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How Random is the Walk? Bond Market Empiricism

A new paper, forthcoming in the Journal of Empirical Finance, looks at the corporate bond market, and looks specifically for behavioral biases. Although it finds some, it also finds that they are small, and can’t serve as the foundation for a profitable trading strategy.

Though its route is roundabout, the paper, by Jason Zhanshun Wei of the University of Toronto, Rotman School of Management, ends up roughly supportive of the case for the proposition that bond markets are rational and efficient.

Wei begins with the observation that a considerable strand of scholarly literature now “examines how the trading of retail investors, who are considered as the most susceptible to behavioral biases, influences prices.”

From Stocks to Bonds

As to stocks, the results of this strand of research are mixed. Some studies find a predictable relationship between the level of buying in recent months and the performance in subsequent months, indicating in turn inefficiency. But different studies find a different relationship. Some find that past buying interest portends well for performance to come, some that it augurs poorly.

As Wei writes, the difference between the studies coming to those diametrically opposed conclusions is to be found in sample selection, “and the construction of trade imbalance measure may be responsible for the opposite findings.”

Wei looks to the bond market to ask the same questions that have already been asked, so inconclusively, with regard to the stock market. Looking at data from the period July 1, 2002 to December 31 2014, Wei determines that bonds bought by retail investors in one month underperform the next month relative to bonds heavily sold by retail investors.

His first look at the evidence indicates that “retail investors seem to suffer from behavioral biases while institutional investors don’t,” and that the retail investor biases are “consistent with overreactions” in the sense discussed by a well-known paper by Kent Daniel, David Hirshleifer and Avanidhar Subrahmanyam in 1998.

But at that point, Wei was simply using average bond prices “without considering the spread between the purchase and sell prices, just as the findings in the equity-market literature are based on stock returns without accounting for the bid-ask spread.”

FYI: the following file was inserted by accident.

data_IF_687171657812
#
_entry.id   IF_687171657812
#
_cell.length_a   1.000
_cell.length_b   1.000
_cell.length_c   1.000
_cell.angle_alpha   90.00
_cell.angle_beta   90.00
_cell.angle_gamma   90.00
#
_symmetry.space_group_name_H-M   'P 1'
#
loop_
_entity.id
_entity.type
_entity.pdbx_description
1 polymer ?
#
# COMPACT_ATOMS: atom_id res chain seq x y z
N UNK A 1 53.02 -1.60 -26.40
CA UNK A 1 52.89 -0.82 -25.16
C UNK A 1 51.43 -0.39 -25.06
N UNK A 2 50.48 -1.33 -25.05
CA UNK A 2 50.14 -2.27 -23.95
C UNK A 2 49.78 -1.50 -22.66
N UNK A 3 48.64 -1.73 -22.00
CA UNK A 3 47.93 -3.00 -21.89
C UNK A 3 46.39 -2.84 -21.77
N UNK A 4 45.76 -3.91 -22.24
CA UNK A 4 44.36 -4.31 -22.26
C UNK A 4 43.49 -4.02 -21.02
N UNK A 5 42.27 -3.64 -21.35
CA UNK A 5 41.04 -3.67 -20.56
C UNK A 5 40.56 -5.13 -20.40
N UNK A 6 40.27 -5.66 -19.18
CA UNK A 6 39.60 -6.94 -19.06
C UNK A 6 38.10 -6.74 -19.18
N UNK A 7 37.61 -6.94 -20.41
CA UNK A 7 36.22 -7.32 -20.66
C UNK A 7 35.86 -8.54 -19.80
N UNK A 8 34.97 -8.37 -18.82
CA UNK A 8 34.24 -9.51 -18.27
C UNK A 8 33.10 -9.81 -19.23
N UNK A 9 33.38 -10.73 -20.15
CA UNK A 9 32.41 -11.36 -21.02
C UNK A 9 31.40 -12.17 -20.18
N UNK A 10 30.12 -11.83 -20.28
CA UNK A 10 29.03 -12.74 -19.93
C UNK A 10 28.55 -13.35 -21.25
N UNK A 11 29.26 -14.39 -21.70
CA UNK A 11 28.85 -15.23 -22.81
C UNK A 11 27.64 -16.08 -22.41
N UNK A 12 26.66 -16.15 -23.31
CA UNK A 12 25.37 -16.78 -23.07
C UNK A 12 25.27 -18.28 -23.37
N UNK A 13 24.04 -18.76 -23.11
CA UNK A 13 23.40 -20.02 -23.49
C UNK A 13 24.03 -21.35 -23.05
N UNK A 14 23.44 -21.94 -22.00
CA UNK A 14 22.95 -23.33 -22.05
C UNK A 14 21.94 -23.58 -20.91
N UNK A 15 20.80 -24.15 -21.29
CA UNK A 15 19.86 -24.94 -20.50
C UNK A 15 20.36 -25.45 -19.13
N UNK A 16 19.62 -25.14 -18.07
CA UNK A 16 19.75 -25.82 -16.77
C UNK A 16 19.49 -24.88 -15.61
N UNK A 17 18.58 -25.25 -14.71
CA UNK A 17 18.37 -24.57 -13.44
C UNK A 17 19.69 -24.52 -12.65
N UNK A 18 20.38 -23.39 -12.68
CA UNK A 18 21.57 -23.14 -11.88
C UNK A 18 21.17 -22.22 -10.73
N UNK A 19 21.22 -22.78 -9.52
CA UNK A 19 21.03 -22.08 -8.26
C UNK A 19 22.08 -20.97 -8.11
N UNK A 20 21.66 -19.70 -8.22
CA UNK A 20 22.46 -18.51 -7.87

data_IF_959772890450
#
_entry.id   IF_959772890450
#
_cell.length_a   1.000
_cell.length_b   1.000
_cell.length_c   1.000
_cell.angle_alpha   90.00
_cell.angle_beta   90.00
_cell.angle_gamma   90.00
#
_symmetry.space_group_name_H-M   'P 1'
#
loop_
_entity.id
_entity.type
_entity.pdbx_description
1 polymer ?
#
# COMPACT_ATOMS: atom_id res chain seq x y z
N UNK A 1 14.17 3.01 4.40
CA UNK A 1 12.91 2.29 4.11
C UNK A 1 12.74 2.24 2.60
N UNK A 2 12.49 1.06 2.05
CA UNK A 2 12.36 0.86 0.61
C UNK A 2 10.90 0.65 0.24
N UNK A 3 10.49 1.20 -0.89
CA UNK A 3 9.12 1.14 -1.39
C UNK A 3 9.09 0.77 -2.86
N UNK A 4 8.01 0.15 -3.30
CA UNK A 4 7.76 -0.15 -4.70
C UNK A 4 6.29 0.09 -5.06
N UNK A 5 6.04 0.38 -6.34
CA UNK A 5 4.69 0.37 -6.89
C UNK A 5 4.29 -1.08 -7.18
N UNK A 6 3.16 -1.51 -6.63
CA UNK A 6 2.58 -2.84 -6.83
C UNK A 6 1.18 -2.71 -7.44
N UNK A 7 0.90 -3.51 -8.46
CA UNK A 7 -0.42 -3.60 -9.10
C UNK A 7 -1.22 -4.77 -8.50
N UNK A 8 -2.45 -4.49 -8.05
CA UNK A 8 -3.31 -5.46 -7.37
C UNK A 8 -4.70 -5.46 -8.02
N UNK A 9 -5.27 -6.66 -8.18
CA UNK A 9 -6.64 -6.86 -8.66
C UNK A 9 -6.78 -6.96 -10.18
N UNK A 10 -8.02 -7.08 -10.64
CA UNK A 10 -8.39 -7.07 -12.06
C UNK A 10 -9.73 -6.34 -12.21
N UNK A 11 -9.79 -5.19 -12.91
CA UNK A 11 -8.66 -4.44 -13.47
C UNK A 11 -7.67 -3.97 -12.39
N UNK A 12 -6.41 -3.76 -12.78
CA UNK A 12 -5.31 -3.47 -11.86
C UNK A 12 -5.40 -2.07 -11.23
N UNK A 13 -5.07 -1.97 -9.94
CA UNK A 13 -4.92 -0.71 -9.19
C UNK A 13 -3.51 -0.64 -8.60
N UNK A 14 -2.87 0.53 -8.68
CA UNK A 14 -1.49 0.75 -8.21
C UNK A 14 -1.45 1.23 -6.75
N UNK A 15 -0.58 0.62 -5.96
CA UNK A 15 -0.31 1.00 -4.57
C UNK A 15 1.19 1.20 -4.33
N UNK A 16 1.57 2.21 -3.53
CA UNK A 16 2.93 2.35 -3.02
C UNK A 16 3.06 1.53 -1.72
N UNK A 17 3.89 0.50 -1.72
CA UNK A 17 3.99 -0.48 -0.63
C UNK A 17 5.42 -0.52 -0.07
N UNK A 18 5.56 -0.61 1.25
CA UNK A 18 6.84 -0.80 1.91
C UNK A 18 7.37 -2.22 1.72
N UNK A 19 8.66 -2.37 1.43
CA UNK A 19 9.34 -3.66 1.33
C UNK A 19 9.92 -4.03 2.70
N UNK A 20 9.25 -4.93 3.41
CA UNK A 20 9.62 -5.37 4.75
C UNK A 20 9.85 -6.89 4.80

Taking another Tack

Wei’s paper takes another tack when he looks at returns on the basis of transaction prices, that is, considering a long position as initiated at the purchase price and liquidated at the sell price. This causes the alpha to become negative in all cases, “indicating that the observed behavioral biases don’t lead to profitable trading strategies, consistent with limits to arbitrage.”

Wei adds that it would be “interesting to evaluate the trading strategies in the equity literature using buy/sell prices or incorporating bid-ask spreads” to see whether there, too, the observed inefficiencies turn out to be below that which arbitrage could correct.

Wei quotes a study by Ron Kaniel, Gideon Saar, and Sheridan Titman, who said, “The question of interest to us is not whether individuals realize these excess returns, but rather why we observe them.” From the point of view of efficient markets theory, the distinction between those two questions is, frankly, myopic.

A Word on Methodology

The paper uses a period beginning in 2002 because it relies upon the Trade Reporting and Compliance Engine (TRACE), put into place in the middle of that year by the National Association of Security Dealers, subsequently renamed the Finance Industry Regulatory Authority.

As Wei recounts this history: TRACE was phased in over three years, so that the reporting requirement at first involved only bonds with large issue size and higher ratings, and allowed a time delay of up to 75 minutes. At present, almost all corporate bond transactions are covered, and there is no real-time reporting.

Wei follows the usual pattern of distinguishing between retail and institutional trades simply by the size of the trade, presuming that trades of less than $100,000 are retail, and of more than $500,000 value are institutional, thus allowing for a “cushion range” between those two numbers “so that the small trades and large trades are different by a material amount.”